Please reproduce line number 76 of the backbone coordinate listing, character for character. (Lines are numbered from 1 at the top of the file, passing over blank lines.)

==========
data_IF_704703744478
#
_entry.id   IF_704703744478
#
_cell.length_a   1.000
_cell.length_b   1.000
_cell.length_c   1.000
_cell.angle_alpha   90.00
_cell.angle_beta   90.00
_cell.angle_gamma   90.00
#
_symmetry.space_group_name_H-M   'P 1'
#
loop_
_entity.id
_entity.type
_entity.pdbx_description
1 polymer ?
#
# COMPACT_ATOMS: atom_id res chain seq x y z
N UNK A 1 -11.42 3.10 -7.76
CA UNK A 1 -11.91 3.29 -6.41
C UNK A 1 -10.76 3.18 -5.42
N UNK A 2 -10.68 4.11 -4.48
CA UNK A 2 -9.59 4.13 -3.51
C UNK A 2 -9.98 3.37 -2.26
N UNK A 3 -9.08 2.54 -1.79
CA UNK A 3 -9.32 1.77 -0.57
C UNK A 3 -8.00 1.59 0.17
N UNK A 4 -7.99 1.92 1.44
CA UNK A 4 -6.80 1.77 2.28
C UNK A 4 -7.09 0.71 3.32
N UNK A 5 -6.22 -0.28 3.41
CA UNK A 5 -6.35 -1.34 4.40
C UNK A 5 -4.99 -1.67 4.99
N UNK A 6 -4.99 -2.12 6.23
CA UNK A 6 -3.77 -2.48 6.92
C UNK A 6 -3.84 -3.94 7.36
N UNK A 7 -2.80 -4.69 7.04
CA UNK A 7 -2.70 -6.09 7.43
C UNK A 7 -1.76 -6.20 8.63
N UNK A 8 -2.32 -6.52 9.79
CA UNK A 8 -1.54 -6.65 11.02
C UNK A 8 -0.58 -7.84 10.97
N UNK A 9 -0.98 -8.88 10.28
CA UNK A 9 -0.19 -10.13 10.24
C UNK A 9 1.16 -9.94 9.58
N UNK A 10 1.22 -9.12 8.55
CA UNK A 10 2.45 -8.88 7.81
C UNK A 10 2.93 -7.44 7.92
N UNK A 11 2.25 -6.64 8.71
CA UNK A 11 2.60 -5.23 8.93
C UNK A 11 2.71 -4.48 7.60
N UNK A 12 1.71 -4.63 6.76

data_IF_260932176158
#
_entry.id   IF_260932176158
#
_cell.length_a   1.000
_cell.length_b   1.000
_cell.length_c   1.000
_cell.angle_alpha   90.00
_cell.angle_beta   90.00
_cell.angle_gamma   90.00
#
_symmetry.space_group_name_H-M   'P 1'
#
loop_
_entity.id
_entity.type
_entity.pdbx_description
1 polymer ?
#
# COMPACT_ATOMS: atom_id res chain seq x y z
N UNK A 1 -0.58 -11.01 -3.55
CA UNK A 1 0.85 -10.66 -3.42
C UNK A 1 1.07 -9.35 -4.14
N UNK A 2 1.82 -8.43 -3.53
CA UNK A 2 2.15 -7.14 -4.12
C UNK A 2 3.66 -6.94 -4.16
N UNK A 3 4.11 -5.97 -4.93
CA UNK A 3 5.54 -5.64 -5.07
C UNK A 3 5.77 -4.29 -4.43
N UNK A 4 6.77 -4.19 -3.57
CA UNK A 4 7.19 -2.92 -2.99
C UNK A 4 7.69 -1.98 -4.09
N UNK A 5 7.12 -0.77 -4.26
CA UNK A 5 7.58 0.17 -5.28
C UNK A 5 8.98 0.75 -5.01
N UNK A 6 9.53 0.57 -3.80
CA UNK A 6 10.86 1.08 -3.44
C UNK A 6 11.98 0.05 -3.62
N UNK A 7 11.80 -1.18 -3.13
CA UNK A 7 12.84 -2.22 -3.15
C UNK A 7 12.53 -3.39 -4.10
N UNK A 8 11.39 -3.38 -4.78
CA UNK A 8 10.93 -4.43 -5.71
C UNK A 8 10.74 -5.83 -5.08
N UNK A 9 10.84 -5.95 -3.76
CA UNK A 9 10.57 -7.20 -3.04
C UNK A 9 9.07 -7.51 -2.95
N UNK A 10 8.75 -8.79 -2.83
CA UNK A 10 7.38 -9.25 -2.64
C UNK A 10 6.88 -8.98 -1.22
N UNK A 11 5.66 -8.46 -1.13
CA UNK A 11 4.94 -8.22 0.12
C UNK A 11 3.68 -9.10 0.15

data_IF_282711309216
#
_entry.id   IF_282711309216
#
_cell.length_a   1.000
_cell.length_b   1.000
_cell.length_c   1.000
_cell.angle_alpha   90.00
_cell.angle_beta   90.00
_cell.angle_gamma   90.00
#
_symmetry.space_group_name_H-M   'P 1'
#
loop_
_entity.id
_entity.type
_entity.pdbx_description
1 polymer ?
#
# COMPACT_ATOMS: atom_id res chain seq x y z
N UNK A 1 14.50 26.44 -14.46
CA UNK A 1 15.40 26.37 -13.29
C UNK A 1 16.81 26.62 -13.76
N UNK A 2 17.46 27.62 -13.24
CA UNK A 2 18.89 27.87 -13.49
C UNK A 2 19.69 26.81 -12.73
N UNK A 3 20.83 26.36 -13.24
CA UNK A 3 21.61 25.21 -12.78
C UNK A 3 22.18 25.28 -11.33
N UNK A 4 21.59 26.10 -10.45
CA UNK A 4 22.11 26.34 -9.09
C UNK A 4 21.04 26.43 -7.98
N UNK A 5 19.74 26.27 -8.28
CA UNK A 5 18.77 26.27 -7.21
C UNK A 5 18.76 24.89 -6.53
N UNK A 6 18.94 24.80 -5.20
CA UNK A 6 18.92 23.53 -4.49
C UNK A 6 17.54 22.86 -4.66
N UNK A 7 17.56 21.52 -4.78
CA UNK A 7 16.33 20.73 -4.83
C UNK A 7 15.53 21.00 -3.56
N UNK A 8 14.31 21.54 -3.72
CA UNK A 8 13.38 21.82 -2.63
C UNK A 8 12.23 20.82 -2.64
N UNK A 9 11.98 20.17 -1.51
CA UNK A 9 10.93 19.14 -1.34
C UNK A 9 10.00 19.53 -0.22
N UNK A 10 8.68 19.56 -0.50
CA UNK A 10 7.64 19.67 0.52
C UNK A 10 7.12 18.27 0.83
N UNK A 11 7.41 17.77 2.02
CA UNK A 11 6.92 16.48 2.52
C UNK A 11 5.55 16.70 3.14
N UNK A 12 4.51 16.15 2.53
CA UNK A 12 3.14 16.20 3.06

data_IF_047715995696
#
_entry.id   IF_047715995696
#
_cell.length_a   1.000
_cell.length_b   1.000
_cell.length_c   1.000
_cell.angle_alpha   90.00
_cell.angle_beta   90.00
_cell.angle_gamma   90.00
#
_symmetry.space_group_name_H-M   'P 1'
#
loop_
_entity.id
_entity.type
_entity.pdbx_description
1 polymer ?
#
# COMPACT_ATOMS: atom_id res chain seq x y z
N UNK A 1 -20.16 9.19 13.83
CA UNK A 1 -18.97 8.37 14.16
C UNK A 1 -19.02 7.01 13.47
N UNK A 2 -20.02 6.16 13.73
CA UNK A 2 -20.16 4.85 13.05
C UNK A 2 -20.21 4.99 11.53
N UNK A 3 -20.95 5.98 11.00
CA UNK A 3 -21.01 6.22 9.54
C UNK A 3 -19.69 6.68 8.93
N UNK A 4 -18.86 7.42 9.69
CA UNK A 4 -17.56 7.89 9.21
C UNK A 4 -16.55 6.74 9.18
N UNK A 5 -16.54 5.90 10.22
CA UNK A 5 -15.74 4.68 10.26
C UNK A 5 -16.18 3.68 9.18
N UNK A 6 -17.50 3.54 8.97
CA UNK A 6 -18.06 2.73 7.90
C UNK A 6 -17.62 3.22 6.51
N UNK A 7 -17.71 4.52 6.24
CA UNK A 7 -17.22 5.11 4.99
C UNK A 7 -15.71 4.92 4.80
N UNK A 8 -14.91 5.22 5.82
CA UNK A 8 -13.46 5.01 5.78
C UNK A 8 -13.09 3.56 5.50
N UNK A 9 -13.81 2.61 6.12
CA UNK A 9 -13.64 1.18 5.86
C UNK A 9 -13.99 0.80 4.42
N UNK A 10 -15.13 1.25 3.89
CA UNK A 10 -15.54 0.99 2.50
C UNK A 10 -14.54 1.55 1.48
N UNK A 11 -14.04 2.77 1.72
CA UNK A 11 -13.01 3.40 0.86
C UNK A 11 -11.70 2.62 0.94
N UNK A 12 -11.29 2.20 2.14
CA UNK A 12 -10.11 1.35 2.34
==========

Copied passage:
CA UNK A 1 0.85 -10.66 -3.42